Before the overture commences, members of the chorus process, in costume, onto the stage. Some carry chairs to stationery positions, others simply move through the courtyard. This activity continues during the overture until all are assembled and face the audience. From dress, hair-style and decorative accoutrements the atmosphere of a court, from the late seventeenth or early eighteenth century, and its associated festivities are suggested. When the chorus declaims the prologue detailing the enmity of rival families in Verona, the production emphasizes the overbearing pressure of the court and its ability to snuff out the spark of individual emotion. No secret is made of the tragedy which the chorus relates. Indeed here the figure of Roméo is poised at stage front as he scans the tumult of the court, while Juliette surveys amusedly the doings from her balcony. Both principals are, in these early moments, simple elements in a larger courtly milieu. At the sudden sound of a bell, many of the courtiers don masks and respond to the raucous tone of both music and text, while they pursue pleasure and one another about the stage. Once the scene thins to individual characters, Tybalt and Paris speak of the feast at the Capulet house and, specifically, of the young Juliette who is destined to wed Paris. Mr. Slayden’s impressively supple voice lingered on the description of Juliette as “le trésor unique,” as he guided Mr. Onishi’s Paris toward the family. The male and female members of the chorus trade the line “Ah! qu’elle est belle!” in excited succession as Juliette enters accompanied by her father. In Ms. Phillips’s characterization the heroine still revels in the court’s frivolity as she declares with noted vehemence, “Tout me fȇte et m’enivre!” [“All to celebrate and to enchant me!”]. Soon after the entrance of Roméo with his friends he complains of a dream bearing an unexplained premonition. At once Mercutio seizes the topic and sings the “Ballade de la Reine Mab,” which credits Queen Mab with rule over all human dreams. Mr. Hopkins performs this frenetic depiction delightfully with touching intonation on the final word in “Et te fait rȇver de baisers!” [“And makes you dream of kisses!”]. Within seconds Roméo is indeed struck by the sight of Juliette and of her “beauté celeste” [“heavenly beauty”]. Already in this brief, opening narration Mr. Cutler captures the persona of his character by communicating vocally his emotional entrancement. Each word seems here laden with the weight of growing attraction. Mercutio drags him away at the moment of Juliette’s reappearance. In her protestations to Gertrude, Juliette’s aria “Je veux vivre” [“I wish to live”] celebrates her freedom to revel in the joys of court life before the onset of an emotional attachment. Ms. Phillips’s delivery of this well-known piece is assured in its transitions and runs, while she also omits the decorative top notes before “un doux trésor” [“a sweet treasure”].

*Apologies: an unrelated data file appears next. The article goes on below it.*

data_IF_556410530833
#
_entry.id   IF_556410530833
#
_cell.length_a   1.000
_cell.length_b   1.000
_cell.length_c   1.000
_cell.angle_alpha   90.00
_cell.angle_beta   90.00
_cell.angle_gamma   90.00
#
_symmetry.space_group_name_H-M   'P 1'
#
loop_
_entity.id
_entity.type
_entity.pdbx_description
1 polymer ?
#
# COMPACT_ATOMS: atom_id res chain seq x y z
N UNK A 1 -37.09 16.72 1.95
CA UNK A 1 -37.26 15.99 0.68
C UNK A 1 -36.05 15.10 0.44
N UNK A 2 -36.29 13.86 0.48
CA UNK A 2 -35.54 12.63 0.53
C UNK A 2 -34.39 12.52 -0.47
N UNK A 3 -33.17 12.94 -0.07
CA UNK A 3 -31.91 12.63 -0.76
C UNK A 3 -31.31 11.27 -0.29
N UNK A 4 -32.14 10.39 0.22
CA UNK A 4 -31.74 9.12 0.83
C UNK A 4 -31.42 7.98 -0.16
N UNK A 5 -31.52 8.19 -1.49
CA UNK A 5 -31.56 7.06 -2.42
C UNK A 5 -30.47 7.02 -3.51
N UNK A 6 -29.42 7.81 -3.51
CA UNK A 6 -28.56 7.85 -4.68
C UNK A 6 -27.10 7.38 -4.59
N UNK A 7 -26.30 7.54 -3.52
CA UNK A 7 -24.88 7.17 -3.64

Once Juliette is able to send Gertrude away, the subsequent madrigal for two, starting with “Ange adorable” [“Adorable angel”], expresses love in its purest essence. Here the two singers express their attraction innocently believable by accenting individual words. Cutler’s high pitches at the start are followed by an aching, softer color on “vermeille” in “une bouche vermeille” [“a rosy mouth”] signifying Roméo’s growing ardor. Phillips places similarly telling emphasis on “Non! Je l’ai pris!” [“No! I have taken it!”], when refusing to return the penitent’s sin taken up symbolically as her responsibility. The finale of the act halts such touching banter at the return of Tybalt and his recognition of Roméo beneath a mask. As they take leave, both lovers realize the purity of their emotional transformation.